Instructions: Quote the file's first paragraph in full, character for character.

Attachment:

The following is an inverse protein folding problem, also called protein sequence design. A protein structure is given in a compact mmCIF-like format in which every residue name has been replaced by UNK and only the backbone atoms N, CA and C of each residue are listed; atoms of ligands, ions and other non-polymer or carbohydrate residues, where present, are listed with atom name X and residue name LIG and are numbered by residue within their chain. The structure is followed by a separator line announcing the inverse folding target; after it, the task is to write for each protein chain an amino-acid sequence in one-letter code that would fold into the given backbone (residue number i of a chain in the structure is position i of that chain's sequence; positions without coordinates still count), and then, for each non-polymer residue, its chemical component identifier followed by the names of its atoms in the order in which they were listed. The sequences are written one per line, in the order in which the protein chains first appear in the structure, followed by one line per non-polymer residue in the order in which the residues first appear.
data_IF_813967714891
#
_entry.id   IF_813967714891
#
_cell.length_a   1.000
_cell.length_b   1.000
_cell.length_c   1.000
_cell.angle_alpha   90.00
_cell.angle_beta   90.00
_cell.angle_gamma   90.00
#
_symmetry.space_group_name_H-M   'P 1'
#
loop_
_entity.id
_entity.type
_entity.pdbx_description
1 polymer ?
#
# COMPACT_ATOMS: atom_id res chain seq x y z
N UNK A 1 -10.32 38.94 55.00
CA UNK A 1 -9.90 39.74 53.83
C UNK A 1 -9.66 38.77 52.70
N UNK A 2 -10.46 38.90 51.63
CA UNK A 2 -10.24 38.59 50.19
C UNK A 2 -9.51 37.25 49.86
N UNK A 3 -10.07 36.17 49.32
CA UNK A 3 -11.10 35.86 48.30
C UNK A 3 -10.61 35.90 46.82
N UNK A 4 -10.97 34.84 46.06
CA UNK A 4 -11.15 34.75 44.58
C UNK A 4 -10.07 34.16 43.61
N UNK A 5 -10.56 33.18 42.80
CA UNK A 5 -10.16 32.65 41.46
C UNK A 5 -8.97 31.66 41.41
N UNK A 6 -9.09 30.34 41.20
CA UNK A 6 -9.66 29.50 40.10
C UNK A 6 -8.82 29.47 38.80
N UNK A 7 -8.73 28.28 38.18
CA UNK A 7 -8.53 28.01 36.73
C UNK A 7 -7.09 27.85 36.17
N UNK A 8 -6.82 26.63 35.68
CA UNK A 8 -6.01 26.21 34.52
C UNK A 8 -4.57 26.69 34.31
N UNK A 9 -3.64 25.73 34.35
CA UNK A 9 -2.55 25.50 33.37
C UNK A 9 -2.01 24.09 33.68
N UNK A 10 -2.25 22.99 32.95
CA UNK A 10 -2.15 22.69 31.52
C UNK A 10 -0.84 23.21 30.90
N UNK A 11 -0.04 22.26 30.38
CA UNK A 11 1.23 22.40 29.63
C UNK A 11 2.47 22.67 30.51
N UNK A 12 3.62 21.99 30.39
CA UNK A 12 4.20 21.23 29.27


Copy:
The following is an inverse protein folding problem, also called protein sequence design. A protein structure is given in a compact mmCIF-like format in which every residue name has been replaced by UNK and only the backbone atoms N, CA and C of each residue are listed; atoms of ligands, ions and other non-polymer or carbohydrate residues, where present, are listed with atom name X and residue name LIG and are numbered by residue within their chain. The structure is followed by a separator line announcing the inverse folding target; after it, the task is to write for each protein chain an amino-acid sequence in one-letter code that would fold into the given backbone (residue number i of a chain in the structure is position i of that chain's sequence; positions without coordinates still count), and then, for each non-polymer residue, its chemical component identifier followed by the names of its atoms in the order in which they were listed. The sequences are written one per line, in the order in which the protein chains first appear in the structure, followed by one line per non-polymer residue in the order in which the residues first appear.